Democrats Sweep Princeton

Liz Lempert will be the new mayor of a consolidated Princeton and six Democrats will make up the new council.


The new Princeton municipal government will be comprised entirely of Democrats, with Liz Lempert elected mayor and the slate of six Democrats easily earning spots on the new council. 

Lempert edged out Republican Dick Woodbridge by a vote of 6,093 to 3,939, according to unofficial results provided by the Clerk's office on Tuesday night. 

Princeton's new council will include current Princeton Township Committee members Bernie Miller (7,114 votes) and Lance Liverman (6,861 votes), Borough Council members Heather Howard (6,914 votes), Jo Butler (6,903 votes) and Jenny Crumiller (6,807 votes), and newcomer Patrick Simon (7,090 votes).

Republican challenger Geoff Aton earned 3,533 votes but failed to earn a spot on council. 

Lempert couldn't stop smiling after the results came in at the Princeton Democratic headquarters on Nassau Street. 

"I'm really excited," Lempert said, adding that she promised her kids a trip to Harry Potter World in Orlando, Fla. as a reward for surviving the campaign. 

"I think it was a competitive race and Dick (Woodbridge) is a formidable opponent," she said. "But I think we kept it largely on the issues and it was good to have a competitive primary and a competitive election."

Down the street at The Ivy Inn, Woodbridge greeted and thanked his supporters and seemed to take his loss in stride.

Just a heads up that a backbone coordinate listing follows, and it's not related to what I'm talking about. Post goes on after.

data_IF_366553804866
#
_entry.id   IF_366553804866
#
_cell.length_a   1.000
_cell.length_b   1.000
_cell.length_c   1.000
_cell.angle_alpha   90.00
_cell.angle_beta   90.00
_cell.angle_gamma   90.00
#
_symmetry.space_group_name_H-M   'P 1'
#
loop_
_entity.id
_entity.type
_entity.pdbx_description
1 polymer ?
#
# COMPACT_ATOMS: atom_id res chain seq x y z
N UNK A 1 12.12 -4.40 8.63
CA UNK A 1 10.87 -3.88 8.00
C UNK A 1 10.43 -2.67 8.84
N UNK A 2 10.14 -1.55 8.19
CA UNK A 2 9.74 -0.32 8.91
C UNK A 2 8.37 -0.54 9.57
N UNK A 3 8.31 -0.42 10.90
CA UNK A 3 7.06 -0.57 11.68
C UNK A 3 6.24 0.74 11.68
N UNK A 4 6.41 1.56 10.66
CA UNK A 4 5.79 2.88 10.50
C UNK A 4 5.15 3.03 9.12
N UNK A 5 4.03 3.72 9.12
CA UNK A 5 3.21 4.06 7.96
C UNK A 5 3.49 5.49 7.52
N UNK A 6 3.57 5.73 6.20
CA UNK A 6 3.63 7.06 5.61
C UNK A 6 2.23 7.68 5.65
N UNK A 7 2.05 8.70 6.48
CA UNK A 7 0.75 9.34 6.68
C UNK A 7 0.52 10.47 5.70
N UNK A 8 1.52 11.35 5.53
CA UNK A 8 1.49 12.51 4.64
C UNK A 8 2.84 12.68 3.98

"I feel fine," said Woodbridge, a lifelong Princeton resident who previously served on both Borough Council and Township Committee. "We did the best we could and whenever you do your best there can be no regrets." 

Woodbridge supporter Kathy Bagley couldn't help but express her disappointment.

"He ran a fabulous campaign," Begley said. "I think people make up their mind on the basis of party, not on person and that's the anathema of democracy."

Aton, the lone Republican vying for a seat on council, said he had tried to make his campaign more about platform than party. 

"I feel that the whole country is polarized- from Obama to Romney," Aton said. "Ideology has taken over national politics. I told people 'Use one of your six votes to allow me to make the five supermajority Democrats work harder for you.'"

Barack Obama was re-elected President on Tuesday, but before the official results came in, Bernie Miller said he'd already done his own polling to determine the election outcome. 

"My daughter lives in Belmont and my son lives in Michigan and they both voted for Obama," Miller said. "It's a small sample, but it's a good sample."

S M November 07, 2012 at 06:56 PM
I really hope Liz makes it more comfortable in Princeton there's always that feeling that you may get in a lot of trouble for a tiny mistake when it comes to the police.


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